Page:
Chicago City Council committee passes lead ordinance
07/27/2011 9:55 PM
A proposal that would crack down on lead polluters in the city unanimously passed a Chicago City Council committee on Monday, setting it up for a vote by the full city council.
If passed, the Airborne Lead Pollution Ordinance would enforce federal pollution laws on a local level. It would require any business that emits lead to keep their emissions in line with federal limits on pollution. Any business that exceeded those limits would be shut down by the city until it installed equipment that would bring it back into line.
Solis first introduced the ordinance exactly a day before he faced off against Cuahutemoc Morfin in a runoff election this spring. That bill was written in response to a Chicago Tribune article that revealed excessively high lead levels near Perez Elementary School, located at 1241 W. 19th St.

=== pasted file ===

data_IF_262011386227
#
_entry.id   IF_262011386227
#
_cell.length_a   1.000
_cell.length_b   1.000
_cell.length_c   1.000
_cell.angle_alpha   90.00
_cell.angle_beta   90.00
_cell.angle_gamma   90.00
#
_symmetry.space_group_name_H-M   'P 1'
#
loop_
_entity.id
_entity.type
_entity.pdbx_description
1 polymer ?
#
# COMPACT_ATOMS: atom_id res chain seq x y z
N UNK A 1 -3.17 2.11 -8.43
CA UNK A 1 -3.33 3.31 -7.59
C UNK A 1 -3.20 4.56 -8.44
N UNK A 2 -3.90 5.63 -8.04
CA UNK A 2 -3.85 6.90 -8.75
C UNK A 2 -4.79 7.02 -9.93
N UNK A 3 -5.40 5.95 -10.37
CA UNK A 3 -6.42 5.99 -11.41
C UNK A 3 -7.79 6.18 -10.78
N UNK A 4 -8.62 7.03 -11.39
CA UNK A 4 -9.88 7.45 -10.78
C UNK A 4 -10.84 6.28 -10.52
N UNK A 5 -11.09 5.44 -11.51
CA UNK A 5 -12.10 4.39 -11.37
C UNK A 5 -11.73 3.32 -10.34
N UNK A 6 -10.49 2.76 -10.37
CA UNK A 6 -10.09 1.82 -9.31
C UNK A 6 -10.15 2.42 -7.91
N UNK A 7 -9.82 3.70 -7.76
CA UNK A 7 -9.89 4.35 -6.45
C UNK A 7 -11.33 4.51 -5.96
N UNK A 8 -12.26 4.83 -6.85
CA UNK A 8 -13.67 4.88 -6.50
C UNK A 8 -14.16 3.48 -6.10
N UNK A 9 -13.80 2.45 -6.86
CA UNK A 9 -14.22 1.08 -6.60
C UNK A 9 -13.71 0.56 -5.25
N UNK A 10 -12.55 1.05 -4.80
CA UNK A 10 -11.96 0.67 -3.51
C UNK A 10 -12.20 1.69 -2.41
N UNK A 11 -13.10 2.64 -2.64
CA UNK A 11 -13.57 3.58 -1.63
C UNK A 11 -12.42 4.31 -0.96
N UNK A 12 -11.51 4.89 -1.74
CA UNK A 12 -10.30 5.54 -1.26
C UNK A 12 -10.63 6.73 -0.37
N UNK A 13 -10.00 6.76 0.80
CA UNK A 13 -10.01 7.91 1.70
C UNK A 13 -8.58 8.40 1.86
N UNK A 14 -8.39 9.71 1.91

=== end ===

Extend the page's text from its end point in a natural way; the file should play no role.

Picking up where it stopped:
Much of that pollution was presumed to be coming from the H. Kramer Smelting Company, located at 1345 W. 21st St., but the ordinance would also affect two coal-fired power plants in Pilsen and Little Village — Fisk, at 1111 W. Cermak Rd., and Crawford, at 3501 S. Pulaski Rd.
“I saw the importance of monitoring lead emissions that can have harmful effects on our children and our families — and I took action,” Solis said in his email newsletter sent out on Tuesday, after the committee moved the ordinance forward.
Though Solis admitted on election night that the lead ordinance — along with the endorsement of the Clean Power Ordinance — were a direct reaction to the traction that Morfin had gained against him on environmental issues, Chicago Journal reported earlier this month that neither bill had gone anywhere since the election.
But Solis said in his newsletter that he would re-introduce the Clean Power Ordinance to the full city council on Thursday, beginning the process of pushing the proposal forward again.